Treatment Guideline Chart
Diverticulitis is the inflammation of the diverticulum which is a herniation of the mucosa and submucosa of the colonic wall that may fill with fecal material or undigested food particles. 
Abdominal pain is usually localized, abrupt, steady and may worsen over time.
Other signs and symptoms are fever, anorexia, nausea without vomiting, and altered bowel movements, commonly constipation but may also present with diarrhea or tenesmus.

Diverticulitis Management

Clinical Decision

Decision to treat as outpatient versus inpatient will depend on clinical judgment of the physician, severity of the disease process, tolerance of oral intake, presence of comorbid illnesses, patient support system, and the probability that the condition will respond to outpatient therapy

Patients Receiving Outpatient Therapy

  • Reliability of patient and caregivers is an important consideration
  • Patient and caregiver should be advised that the patient should return to the emergency room or call physician if condition worsen 

Indications for Hospitalization of Patients with Uncomplicated Diverticulitis 

  • Unable to tolerate oral intake
  • Failure of outpatient management
  • Significant peritoneal signs are present
  • Patient needs narcotic analgesia for severe pain
  • A chronic underlying medical condition is present eg immunosuppression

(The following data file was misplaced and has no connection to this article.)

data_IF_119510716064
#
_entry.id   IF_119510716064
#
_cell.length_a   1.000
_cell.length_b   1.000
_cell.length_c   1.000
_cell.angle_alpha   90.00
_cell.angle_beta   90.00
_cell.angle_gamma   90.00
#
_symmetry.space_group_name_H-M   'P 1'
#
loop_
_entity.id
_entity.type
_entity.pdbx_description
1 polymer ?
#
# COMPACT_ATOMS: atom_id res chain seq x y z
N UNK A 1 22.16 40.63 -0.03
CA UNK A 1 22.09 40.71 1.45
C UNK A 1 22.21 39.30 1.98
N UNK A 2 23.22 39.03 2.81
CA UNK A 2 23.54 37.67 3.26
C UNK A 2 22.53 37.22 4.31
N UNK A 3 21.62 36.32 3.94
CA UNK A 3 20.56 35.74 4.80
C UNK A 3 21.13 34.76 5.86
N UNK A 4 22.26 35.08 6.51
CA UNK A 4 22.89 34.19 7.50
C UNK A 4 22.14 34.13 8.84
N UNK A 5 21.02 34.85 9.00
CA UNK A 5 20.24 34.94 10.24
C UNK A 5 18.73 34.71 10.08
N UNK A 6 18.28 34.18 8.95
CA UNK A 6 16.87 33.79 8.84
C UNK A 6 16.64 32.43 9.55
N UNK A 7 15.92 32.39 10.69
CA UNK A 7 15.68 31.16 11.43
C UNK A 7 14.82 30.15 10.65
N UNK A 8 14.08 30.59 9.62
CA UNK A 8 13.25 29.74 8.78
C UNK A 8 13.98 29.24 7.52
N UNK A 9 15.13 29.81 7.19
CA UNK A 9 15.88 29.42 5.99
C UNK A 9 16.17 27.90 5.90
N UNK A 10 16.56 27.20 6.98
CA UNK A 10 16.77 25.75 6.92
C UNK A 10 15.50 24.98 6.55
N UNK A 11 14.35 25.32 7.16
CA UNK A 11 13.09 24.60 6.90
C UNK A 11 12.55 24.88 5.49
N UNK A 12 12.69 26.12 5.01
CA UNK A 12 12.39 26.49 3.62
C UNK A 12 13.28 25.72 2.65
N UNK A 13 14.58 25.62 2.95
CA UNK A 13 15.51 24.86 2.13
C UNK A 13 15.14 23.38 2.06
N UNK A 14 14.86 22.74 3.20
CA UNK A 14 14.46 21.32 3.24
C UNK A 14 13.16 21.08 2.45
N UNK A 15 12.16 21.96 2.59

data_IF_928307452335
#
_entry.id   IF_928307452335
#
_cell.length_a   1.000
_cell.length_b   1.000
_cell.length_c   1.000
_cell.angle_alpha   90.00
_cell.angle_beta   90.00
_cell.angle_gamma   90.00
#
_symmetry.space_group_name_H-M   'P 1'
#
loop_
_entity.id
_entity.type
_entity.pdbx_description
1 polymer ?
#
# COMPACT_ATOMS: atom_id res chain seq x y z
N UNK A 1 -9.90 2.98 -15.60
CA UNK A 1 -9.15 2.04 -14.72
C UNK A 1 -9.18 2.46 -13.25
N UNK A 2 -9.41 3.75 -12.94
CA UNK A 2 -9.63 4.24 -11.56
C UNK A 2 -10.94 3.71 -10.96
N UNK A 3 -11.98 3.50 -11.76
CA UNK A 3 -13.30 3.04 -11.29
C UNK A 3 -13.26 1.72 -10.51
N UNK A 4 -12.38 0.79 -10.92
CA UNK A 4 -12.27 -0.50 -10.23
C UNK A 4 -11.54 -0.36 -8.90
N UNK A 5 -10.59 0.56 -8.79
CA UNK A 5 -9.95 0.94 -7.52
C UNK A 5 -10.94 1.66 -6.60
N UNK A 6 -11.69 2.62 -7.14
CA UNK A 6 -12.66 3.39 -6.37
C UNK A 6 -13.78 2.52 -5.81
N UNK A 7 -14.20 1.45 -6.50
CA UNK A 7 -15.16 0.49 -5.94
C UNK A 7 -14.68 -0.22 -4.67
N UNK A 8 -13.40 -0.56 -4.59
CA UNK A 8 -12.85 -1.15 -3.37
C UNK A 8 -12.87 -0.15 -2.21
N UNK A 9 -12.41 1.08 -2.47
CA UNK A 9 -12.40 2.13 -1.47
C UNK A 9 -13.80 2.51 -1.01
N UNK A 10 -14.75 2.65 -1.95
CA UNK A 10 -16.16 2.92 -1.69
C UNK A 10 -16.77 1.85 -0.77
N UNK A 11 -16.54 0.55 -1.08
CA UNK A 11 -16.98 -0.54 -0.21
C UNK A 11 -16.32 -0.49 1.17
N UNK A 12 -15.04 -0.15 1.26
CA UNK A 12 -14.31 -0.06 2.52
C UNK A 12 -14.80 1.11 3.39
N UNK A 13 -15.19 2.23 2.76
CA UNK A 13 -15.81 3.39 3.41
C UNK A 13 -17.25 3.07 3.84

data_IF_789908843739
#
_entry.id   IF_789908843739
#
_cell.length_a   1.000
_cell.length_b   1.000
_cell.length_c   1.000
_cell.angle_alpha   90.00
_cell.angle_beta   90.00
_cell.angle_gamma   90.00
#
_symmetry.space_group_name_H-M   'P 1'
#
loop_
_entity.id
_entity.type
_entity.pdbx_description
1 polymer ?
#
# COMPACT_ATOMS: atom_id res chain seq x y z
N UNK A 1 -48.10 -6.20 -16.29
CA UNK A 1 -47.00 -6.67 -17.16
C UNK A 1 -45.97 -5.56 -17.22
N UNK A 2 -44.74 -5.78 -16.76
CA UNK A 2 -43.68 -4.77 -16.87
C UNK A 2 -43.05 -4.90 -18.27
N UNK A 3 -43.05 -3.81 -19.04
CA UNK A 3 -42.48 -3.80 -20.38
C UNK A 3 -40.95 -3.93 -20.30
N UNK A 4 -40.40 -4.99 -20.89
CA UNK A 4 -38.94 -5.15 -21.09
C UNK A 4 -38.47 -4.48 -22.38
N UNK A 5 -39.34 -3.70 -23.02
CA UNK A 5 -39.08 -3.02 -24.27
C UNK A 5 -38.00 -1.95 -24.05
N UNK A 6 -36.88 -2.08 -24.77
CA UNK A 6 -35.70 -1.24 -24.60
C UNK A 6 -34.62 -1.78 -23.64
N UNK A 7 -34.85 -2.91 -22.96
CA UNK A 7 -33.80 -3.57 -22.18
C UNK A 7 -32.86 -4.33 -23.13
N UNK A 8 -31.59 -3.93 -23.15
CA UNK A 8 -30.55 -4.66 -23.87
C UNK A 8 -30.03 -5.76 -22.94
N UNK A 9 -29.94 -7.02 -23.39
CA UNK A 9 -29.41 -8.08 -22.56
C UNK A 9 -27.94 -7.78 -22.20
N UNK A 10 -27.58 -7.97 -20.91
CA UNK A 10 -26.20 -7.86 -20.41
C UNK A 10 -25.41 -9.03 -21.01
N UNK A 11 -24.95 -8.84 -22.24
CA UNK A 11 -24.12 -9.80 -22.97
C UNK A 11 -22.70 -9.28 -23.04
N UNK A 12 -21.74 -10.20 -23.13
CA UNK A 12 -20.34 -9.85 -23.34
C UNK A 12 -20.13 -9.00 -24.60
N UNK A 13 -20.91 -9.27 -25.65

Clinical Evaluation

Risk Factors for Progression of Uncomplicated Diverticulitis to Complicated Diverticulitis

  • Symptoms >5 days prior to presentation
  • Presence of vomiting
  • CRP level >140 mg/L
  • Baseline white blood cell (WBC) count >15 x 109 cells/L
  • Baseline CT with finding of fluid collection or longer segment of inflammation

Indications of Worsening Disease Requiring Hospitalization

  • Inability to tolerate oral fluids
  • Increase in temperature or high fever
  • Worsening abdominal pain

Follow Up

Re-evaluation of the patient should be done after resolution of an attack of acute diverticulitis 

  • Patient should be instructed to gradually resume a high-fiber diet
    • Long-term fiber supplementation may reduce recurrence of attacks
    • Bulk-forming laxatives may be given to patients who cannot tolerate high-fiber diet
  • Advise patients to avoid using NSAIDs or opioids
  • Appropriate exams 6 weeks after recovery include colonoscopy or a combination of flexible sigmoidoscopy and barium enema
    • Establishes extent of disease and rules out polyps or carcinoma
  • Diverticulitis may result in formation of strictures which may have a carcinoma-like appearance and may need to be biopsied
  • Surgery may be needed for recurrent attacks of diverticulitis
    • Elective surgery is not needed for patients responsive to medical treatment and not routinely recommended for either uncomplicated or complicated diverticulitis in young patients
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